A Mystery of Mysteries: The Death and Life of Edgar Allan Poe

  • By Mark Dawidziak
  • St. Martin’s Press
  • 288 pp.

The subject’s demise, like his tales, was spooky and unsettling.

A Mystery of Mysteries: The Death and Life of Edgar Allan Poe

What we know about Edgar Allan Poe’s final days comes across like the setup tease of a present-day thriller: an unknown man, apparently drunk, turns up semiconscious and zombie-like on a midnight street in Baltimore. He’s unkempt and dirty, in cheap, ill-fitting clothes. There’s something off about that; the clothes clearly belong to another.

He’s recognized, and a relative is called in to take charge. This relative coldly demurs: My nephew is drunk yet again. He’s all yours. Send him to the hospital.

There, the patient hovers between comatose stillness and garbled conversations with the blank walls of his room. When he comes to — in fits and starts over the next few days and nights — he manages a cogent exchange or two with the attending physician and his wife. But he sheds no light on the days leading up to his current plight. And as for the strange clothing, he’s at a loss to explain.

Then the patient suffers a stunning setback. After crying out through the night for an unknown “Reynolds,” he dies. The doctor is convinced that alcohol is not involved; some other affliction is to blame.

The perplexing demise of Poe, abuzz with bizarre details, may be enticing enough in its own right, but strange occurrences — suspicious, creepy, or downright melodramatic — seemed to bedevil him at every turn. Mark Dawidziak chronicles these lowlights in A Mystery of Mysteries, his brief biography of the 19th-century poet, essayist, and master of a nascent genre, the short story.

Dawidziak focuses first on Poe’s death, then backtracks, attempting to unpack and explain the curious events of his weirdly troubled life. Orphaned as a toddler, Poe loses his beloved foster mother while still a teenager, only to have his newly well-off foster father, with a Dickensian flourish, cut him off financially.

Dawidziak describes Poe’s crushing hand-to-mouth poverty with particular vigor. He’s forced to drop out of the recently established University of Virginia, enlists in the U.S. Army for a time, performs with distinction, then quits, again for financial reasons. Spinning off on another pipe dream, Poe tries to trade up through an appointment to West Point but soon abandons his place there, deliberately washing out after only a few months. As Dawidziak suggests, for Poe, it’s all shifting success schemes and blunted hopes, all desperate, youthful confusion.

Barely into his 20s, Poe then turns to editorial jobs, writing on the side. There’s not much money in this game, but there is a measure of celebrity as he finds his métier first in literary criticism and then in gothic horror inlaid in a pioneering frame. Aping Byron — and maybe the sullen, avenging Hamlet — Poe adopts black garb, and the brooding, malevolent narrators of his tales emerge, vicious to the bone. So, too, does his coolly rational detective, C. Auguste Dupin, the very first in a following horde of our culture’s literary and cinematic gumshoes, from Holmes to Marple to Spade to Starling.

But for all of Poe’s reputational gains, the penury persists. He moves in with his aunt, her young daughter, and his shut-in grandmother, living off the old woman’s pension as an Army widow, contributing support where he can. He’s found a happy menage at last, but not without a cringeworthy development: He weds his cousin Virginia, who is 13.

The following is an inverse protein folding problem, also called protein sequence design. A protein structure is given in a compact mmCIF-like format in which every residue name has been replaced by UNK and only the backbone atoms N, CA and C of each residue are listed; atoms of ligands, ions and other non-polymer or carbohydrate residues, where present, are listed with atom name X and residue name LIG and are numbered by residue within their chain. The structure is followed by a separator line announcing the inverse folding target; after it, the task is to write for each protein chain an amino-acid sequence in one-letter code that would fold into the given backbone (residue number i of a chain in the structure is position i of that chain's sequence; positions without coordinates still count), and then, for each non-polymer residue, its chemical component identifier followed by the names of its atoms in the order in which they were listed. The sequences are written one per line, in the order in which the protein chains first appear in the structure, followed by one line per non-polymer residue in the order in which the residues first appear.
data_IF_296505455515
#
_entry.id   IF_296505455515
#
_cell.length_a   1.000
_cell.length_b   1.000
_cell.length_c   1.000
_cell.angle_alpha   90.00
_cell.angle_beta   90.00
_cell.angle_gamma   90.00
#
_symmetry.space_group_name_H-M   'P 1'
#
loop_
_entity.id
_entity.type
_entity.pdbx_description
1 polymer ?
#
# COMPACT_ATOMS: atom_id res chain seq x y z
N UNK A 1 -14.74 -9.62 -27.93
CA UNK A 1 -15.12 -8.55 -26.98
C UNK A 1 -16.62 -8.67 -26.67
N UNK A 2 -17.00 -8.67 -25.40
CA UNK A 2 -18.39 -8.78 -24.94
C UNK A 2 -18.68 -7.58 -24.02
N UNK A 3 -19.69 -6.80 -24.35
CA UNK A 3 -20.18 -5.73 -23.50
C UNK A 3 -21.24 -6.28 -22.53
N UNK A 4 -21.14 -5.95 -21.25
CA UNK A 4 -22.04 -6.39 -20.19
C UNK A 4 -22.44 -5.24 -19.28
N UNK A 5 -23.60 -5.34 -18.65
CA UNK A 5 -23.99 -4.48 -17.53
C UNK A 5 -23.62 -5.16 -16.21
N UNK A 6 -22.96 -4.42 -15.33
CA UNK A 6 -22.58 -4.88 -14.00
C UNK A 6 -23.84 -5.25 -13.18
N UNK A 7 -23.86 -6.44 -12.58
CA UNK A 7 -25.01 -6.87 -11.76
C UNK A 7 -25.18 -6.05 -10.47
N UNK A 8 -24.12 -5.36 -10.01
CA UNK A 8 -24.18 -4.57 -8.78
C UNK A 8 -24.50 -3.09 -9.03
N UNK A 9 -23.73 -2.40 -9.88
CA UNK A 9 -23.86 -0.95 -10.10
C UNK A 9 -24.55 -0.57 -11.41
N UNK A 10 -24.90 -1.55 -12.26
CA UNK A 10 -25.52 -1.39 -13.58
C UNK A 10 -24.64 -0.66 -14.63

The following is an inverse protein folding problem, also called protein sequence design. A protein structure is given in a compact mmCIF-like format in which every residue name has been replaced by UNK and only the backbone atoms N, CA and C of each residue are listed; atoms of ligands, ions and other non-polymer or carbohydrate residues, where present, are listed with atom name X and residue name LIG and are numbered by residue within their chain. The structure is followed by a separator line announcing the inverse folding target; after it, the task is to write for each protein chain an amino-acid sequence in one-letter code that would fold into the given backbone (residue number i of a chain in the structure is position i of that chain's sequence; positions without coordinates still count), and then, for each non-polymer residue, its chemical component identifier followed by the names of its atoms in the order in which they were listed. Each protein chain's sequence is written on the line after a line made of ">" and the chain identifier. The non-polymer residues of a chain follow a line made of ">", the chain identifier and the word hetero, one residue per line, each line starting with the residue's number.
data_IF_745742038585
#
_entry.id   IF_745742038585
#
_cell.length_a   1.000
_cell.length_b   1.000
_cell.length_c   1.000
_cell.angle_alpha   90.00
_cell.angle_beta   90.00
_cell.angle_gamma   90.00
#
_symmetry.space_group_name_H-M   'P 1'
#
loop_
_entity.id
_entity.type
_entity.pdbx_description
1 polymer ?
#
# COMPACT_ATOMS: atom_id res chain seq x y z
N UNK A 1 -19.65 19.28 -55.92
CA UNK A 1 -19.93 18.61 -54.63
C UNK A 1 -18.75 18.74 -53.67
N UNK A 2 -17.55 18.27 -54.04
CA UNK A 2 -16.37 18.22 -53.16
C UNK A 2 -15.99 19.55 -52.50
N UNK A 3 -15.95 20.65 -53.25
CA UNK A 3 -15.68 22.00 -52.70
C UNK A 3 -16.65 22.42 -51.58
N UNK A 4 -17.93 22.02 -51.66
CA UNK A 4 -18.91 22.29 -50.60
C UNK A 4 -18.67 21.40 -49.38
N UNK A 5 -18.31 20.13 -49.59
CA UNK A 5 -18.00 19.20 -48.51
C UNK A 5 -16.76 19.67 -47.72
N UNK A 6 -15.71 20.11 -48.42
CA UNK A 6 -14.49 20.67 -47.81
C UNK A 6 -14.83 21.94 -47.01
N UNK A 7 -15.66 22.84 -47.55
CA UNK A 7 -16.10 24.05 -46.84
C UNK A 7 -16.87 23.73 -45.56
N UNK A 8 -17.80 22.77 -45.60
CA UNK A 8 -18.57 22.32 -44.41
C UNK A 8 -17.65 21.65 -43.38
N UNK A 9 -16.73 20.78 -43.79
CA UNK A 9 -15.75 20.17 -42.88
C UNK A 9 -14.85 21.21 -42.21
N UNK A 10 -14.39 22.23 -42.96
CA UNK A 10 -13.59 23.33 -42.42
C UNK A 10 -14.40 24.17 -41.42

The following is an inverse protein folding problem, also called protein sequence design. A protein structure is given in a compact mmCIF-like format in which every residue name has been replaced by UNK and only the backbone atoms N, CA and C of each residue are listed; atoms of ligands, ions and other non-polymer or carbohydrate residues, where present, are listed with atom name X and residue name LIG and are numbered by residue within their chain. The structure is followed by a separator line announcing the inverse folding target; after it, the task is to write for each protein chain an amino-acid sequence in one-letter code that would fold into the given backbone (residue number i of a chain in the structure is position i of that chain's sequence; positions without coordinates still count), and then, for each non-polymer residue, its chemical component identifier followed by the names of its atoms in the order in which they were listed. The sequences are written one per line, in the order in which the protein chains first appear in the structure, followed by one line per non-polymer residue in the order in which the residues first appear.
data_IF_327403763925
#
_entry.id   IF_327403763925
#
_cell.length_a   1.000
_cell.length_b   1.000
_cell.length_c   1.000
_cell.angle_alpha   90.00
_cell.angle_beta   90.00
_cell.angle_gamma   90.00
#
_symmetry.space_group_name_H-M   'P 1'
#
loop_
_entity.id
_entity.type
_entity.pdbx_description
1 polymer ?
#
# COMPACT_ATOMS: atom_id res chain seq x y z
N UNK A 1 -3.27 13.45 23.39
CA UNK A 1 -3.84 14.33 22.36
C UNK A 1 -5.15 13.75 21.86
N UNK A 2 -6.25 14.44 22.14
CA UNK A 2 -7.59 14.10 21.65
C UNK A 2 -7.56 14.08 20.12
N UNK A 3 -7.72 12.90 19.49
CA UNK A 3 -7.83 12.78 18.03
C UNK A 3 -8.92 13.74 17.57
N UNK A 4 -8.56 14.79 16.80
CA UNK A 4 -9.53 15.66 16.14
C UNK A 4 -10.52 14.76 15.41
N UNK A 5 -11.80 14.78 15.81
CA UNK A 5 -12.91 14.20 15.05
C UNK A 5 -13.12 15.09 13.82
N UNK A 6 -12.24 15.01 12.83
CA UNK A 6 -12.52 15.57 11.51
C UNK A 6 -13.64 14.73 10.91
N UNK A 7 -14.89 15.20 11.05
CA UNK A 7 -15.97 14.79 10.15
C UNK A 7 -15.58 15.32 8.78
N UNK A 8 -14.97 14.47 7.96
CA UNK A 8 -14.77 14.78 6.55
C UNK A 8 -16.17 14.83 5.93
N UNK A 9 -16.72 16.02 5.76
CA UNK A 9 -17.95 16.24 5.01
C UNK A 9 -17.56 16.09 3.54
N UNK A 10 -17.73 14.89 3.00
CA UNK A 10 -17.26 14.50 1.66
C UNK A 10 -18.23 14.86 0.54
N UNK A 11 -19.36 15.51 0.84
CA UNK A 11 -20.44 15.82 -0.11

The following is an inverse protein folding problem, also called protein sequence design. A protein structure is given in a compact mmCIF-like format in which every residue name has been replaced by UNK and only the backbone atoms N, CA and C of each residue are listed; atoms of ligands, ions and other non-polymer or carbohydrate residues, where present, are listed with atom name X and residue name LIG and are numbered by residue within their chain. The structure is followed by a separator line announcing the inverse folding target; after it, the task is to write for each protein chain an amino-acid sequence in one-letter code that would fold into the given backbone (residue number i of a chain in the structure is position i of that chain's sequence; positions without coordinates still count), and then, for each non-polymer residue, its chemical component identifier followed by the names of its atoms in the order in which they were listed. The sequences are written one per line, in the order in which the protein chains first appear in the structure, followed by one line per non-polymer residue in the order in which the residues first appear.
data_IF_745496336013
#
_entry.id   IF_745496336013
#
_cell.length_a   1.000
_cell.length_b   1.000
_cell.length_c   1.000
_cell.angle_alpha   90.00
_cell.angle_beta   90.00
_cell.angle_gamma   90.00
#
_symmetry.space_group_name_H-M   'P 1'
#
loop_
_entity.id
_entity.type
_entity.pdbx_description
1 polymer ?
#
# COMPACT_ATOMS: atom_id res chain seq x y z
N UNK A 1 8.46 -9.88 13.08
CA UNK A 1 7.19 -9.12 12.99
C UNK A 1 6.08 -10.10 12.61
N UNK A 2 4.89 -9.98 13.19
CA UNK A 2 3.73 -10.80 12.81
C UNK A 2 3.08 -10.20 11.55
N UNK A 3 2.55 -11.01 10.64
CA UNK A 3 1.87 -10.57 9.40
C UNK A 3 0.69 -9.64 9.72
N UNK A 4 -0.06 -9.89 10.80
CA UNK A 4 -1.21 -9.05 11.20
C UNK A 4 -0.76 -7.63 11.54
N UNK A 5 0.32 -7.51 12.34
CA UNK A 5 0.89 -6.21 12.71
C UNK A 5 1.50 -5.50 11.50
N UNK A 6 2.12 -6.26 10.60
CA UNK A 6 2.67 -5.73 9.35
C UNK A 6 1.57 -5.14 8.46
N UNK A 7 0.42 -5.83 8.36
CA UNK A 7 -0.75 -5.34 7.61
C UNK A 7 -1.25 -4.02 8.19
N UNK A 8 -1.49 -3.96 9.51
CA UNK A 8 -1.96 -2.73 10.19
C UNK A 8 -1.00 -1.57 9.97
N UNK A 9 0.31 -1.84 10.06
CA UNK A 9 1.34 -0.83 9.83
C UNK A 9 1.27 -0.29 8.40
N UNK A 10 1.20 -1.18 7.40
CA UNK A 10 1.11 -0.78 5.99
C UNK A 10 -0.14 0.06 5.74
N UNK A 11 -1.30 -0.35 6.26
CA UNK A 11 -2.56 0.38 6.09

Dawidziak notes the buzz of scandal this creates but also cites a Poe authority or two who suggests the marriage was a platonic match. Judge for yourself here, but Dawidziak’s sources generally affirm that Eddy and Virginia’s was a deep and lasting love. When Virginia dies 11 years later, he is shattered, and the unnerving decline that marks his last two years begins.

Though bereaved, Poe is bleakly inspired to pursue a few wealthy widows with the aim of achieving comfortable domesticity. Dawidziak identifies three of them. If this revelation seems to underscore Poe’s unsteady state of mind in these moments, try this one: Only a few months before his demise, a bedraggled Poe turns up at the door of a friend, a Philadelphia artist. He tells the friend that three men were shadowing him on the train. He overheard them plotting to kill him, so he gave them the slip by jumping off midway through. The skeptical friend takes Poe in.

Dawidziak produces one stalwart academic who fingers the trio of brigands as the brothers of one of Poe’s matrimonial prospects, but most of his other authorities pooh-pooh the whole episode as hallucination, primly slipping it into the crazy file.

This bio’s mode of presentation is almost as striking as its subject’s life in that it departs, in the interest of drama, from the standard birth-to-death progression of the genre. Dawidziak’s chapters proceed in pairs, with short narratives from Poe’s final year alternating with flashbacks to significant moments from his life.

Equally distinctive is Dawidziak’s presentation of his research. He quotes sources in a unique way, supplying some citations from published Poe scholarship, but more often opting for “live” quotes from commentators interviewed directly. This produces a documentary effect akin to magazine journalism or even a podcast. It’s more au courant but might unnerve some purists. Still, casual readers may find it vibrant as they trace the eventful saga of the man who’s arguably influenced today’s popular literature, from Ruth Rendell to Stephen King, more than any other.

Bob Duffy, former academic and retired advertising agency vice president, is a Maryland-based author and critic.

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